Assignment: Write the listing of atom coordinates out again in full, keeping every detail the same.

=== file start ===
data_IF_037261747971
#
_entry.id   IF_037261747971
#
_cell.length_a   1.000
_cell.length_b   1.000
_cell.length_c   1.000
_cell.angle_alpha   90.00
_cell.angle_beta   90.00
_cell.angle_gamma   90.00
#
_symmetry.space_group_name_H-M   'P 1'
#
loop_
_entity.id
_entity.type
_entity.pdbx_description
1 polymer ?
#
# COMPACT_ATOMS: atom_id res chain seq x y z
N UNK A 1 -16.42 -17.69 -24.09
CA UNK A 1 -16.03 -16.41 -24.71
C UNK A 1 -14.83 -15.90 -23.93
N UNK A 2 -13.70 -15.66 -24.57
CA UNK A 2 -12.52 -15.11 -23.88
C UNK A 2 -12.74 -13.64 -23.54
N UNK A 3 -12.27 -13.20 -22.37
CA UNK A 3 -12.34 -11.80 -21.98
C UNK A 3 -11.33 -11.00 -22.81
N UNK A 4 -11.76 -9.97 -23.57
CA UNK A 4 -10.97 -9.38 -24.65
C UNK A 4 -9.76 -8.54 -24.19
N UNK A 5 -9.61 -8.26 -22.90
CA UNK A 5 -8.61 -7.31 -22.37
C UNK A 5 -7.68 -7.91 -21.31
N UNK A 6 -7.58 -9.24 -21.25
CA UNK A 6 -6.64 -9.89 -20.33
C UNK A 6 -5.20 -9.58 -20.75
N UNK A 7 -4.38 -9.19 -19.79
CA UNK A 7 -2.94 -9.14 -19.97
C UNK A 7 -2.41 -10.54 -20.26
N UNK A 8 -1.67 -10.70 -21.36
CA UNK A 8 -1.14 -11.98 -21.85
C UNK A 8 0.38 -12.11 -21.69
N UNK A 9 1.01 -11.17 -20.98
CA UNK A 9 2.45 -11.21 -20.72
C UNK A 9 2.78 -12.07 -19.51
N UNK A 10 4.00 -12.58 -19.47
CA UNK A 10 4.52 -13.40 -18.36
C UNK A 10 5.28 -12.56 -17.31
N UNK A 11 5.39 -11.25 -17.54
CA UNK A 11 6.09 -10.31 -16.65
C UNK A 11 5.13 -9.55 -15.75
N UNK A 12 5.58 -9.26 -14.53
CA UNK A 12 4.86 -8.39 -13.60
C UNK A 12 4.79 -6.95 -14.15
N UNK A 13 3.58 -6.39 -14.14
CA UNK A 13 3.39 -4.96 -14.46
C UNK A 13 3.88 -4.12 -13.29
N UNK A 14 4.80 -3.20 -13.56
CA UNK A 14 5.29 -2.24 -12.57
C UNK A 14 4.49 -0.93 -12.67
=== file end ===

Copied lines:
data_IF_037261747971
#
_entry.id   IF_037261747971
#
_cell.length_a   1.000
_cell.length_b   1.000
_cell.length_c   1.000
_cell.angle_alpha   90.00
_cell.angle_beta   90.00
_cell.angle_gamma   90.00
#
_symmetry.space_group_name_H-M   'P 1'
#
loop_
_entity.id
_entity.type
_entity.pdbx_description
1 polymer ?
#
# COMPACT_ATOMS: atom_id res chain seq x y z
N UNK A 1 -16.42 -17.69 -24.09
CA UNK A 1 -16.03 -16.41 -24.71
C UNK A 1 -14.83 -15.90 -23.93
N UNK A 2 -13.70 -15.66 -24.57
CA UNK A 2 -12.52 -15.11 -23.88
C UNK A 2 -12.74 -13.64 -23.54
N UNK A 3 -12.27 -13.20 -22.37
CA UNK A 3 -12.34 -11.80 -21.98
C UNK A 3 -11.33 -11.00 -22.81
N UNK A 4 -11.76 -9.97 -23.57
CA UNK A 4 -10.97 -9.38 -24.65
C UNK A 4 -9.76 -8.54 -24.19
N UNK A 5 -9.61 -8.26 -22.90
CA UNK A 5 -8.61 -7.31 -22.37
C UNK A 5 -7.68 -7.91 -21.31
N UNK A 6 -7.58 -9.24 -21.25
CA UNK A 6 -6.64 -9.89 -20.33
C UNK A 6 -5.20 -9.58 -20.75
N UNK A 7 -4.38 -9.19 -19.79
CA UNK A 7 -2.94 -9.14 -19.97
C UNK A 7 -2.41 -10.54 -20.26
N UNK A 8 -1.67 -10.70 -21.36
CA UNK A 8 -1.14 -11.98 -21.85
C UNK A 8 0.38 -12.11 -21.69
N UNK A 9 1.01 -11.17 -20.98
CA UNK A 9 2.45 -11.21 -20.72
C UNK A 9 2.78 -12.07 -19.51
N UNK A 10 4.00 -12.58 -19.47
CA UNK A 10 4.52 -13.40 -18.36
C UNK A 10 5.28 -12.56 -17.31
N UNK A 11 5.39 -11.25 -17.54
CA UNK A 11 6.09 -10.31 -16.65
C UNK A 11 5.13 -9.55 -15.75
N UNK A 12 5.58 -9.26 -14.53
CA UNK A 12 4.86 -8.39 -13.60
C UNK A 12 4.79 -6.95 -14.15
N UNK A 13 3.58 -6.39 -14.14
CA UNK A 13 3.39 -4.96 -14.46
C UNK A 13 3.88 -4.12 -13.29
N UNK A 14 4.80 -3.20 -13.56
CA UNK A 14 5.29 -2.24 -12.57
C UNK A 14 4.49 -0.93 -12.67